The HPC hosts powerful GPU clusters, essential to run any deep learning experiment of significant size. Depending on the cluster available to you, there is a limited amount of GPU memory and CPU memory (RAM). Larger GPUs are necessary for longer sequences, while RAM can be a limiting factor if MSAs grow too large.
Extra: AlphaFold documentation (VUB, Hydra) can be found at: https://hpc.vub.be/docs/software/usecases/#alphafold
To give an estimate of the requirements to run AlphaFold, a series of experiments were run on the UGent joltik and accelgor clusters. Here, the required RAM with in function of input sequence length was measured, as well as the time elapsed for the different stages in prediction: the MSA search, the prediction models, and the relaxation of the resulting 3-D structures. Twenty-two sequences were arbitrarily chosen, with sequence lengths ranging from 200 to 3000 amino acids. The experiments were done with the default MSA search setup, with AlphaFold version 2.0.0.
This graph suggests that the maximum memory usage is not necessarily directly linked to primary sequence length, but rather to the MSA size. Short sequences can already surpass the required memory (and make the experiment crash), while long sequences might perfectly pass.
Looking at GPU limits, it is possible to run sequences of up to approximately 1000 residues on any 12 GB GPU, such as the ones that are sometimes allocated on Google Colab, of up to 1400 residues on 16 GB GPUs that are available on KULeuven, VUB and Google Colab systems. Larger GPUs, such as the 32GB, 40GB and 80GB units at the KULeuven/UGent/VUB clusters, can host sequences of almost 3000 residues and more.
AlphaFold supports multi-GPU usage, which means that when using two GPUs, the GPU memory can be almost doubled. Like this, longer sequences can be processed on a cluster with limited individual GPU memory. Note that you should increase the number of allocated CPU cores when allocating multiple GPUs.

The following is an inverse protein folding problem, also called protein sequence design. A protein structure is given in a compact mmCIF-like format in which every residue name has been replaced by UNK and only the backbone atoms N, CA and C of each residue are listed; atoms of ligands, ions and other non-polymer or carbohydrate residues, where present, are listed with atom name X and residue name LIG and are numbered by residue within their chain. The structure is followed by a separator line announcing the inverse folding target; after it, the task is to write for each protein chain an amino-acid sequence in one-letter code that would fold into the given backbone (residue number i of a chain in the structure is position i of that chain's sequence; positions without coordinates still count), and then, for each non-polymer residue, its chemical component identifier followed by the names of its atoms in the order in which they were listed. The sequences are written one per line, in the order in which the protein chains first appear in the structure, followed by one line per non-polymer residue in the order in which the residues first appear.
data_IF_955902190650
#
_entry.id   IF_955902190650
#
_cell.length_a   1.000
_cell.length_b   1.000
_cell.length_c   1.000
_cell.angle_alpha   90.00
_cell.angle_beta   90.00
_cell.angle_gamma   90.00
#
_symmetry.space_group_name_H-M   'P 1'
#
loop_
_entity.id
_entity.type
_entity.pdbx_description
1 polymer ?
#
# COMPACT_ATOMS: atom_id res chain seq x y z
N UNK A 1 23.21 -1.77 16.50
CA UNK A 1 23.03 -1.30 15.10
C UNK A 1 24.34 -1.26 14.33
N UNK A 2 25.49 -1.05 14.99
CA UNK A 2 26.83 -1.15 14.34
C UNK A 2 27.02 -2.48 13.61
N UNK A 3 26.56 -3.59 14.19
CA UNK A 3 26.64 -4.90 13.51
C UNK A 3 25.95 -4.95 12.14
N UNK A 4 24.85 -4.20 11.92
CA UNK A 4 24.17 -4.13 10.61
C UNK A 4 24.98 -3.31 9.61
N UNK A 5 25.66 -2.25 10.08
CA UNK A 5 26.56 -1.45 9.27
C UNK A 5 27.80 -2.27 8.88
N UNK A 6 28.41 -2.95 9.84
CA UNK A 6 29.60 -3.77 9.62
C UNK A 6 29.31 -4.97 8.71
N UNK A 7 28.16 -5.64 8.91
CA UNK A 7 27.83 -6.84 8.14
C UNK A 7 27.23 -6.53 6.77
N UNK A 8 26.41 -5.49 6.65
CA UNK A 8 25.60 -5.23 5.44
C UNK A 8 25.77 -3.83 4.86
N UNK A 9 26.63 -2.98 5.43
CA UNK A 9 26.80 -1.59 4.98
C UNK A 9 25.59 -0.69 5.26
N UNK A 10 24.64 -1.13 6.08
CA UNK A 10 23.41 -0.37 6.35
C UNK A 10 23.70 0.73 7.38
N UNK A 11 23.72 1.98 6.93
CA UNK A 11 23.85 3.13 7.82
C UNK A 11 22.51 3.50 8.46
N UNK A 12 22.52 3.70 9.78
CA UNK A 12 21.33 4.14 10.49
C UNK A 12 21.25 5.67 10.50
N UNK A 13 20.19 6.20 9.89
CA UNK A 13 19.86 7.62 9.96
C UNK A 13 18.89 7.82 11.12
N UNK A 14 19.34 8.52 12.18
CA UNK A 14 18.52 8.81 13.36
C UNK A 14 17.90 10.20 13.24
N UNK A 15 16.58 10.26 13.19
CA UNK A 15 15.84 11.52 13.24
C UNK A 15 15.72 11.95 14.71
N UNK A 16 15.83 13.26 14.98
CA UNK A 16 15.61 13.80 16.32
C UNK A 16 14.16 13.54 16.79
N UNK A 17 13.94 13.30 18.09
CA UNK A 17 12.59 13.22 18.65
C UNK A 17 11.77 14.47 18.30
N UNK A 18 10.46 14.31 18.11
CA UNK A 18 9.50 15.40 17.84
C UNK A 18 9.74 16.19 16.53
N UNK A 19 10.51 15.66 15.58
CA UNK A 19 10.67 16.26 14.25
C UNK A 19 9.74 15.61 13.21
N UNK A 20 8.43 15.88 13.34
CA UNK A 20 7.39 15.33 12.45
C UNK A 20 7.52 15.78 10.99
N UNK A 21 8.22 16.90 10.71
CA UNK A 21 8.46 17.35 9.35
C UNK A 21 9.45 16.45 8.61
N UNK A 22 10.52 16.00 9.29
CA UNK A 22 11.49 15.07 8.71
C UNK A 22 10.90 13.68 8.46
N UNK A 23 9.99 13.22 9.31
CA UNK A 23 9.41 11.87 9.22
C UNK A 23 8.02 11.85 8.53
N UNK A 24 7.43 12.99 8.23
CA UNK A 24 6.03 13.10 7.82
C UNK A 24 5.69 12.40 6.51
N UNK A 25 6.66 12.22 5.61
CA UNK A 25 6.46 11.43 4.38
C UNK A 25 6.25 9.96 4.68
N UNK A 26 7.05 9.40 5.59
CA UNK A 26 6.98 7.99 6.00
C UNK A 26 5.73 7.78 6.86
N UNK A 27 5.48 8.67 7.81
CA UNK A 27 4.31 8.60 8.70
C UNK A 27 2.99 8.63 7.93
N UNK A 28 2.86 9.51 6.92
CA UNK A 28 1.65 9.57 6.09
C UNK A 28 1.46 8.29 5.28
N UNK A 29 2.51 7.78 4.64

Finally, one sequence with length ~2300 residues, depicted in red, made the system crash due to an inherent allocation limit of the libraries used in AlphaFold. Though not solvable at present, this error should only very rarely occur.
To give an idea of required computation time (not including HPC job queues), the different stages of the AlphaFold predictions were also timed for the previous experiments. Note that the following conclusions are based on results on the joltik cluster, and do not necessarily transfer to other clusters.
As also seen for the memory requirements of the MSA search, the time elapsed does not necessarily solely depend on sequence length. Longer sequences do not necessarily require more time than shorter ones.
When looking at prediction times, summed for all five AlphaFold models, we can see that the time elapsed increases quadratically. In general, for sequences with less than ~1200 residues, more time is spent on the MSA search than on the actual predictions.
Finally, AMBER relaxation is even more dependent on sequence length, with sequences above 1000 residues taking a very long time to relax all five predicted structures.
As a final remark, note that it is not impossible to run AlphaFold on non-GPU systems. However, a significant increase in computation time is to be expected. The increase in elapsed time is situational, but as an example, one of the above sequences, with 301 residues, used just eight minutes for the prediction part on the GPU, but more than four hours on the CPU of the skitty cluster (note that the usage of the CPU cluster was not optimized and that an improvement in performance might still be possible, though the magnitude difference would remain). Another sequence, with 787 residues, used half an hour on the GPU, but ran for more than 17 hours on the CPU of the skitty cluster.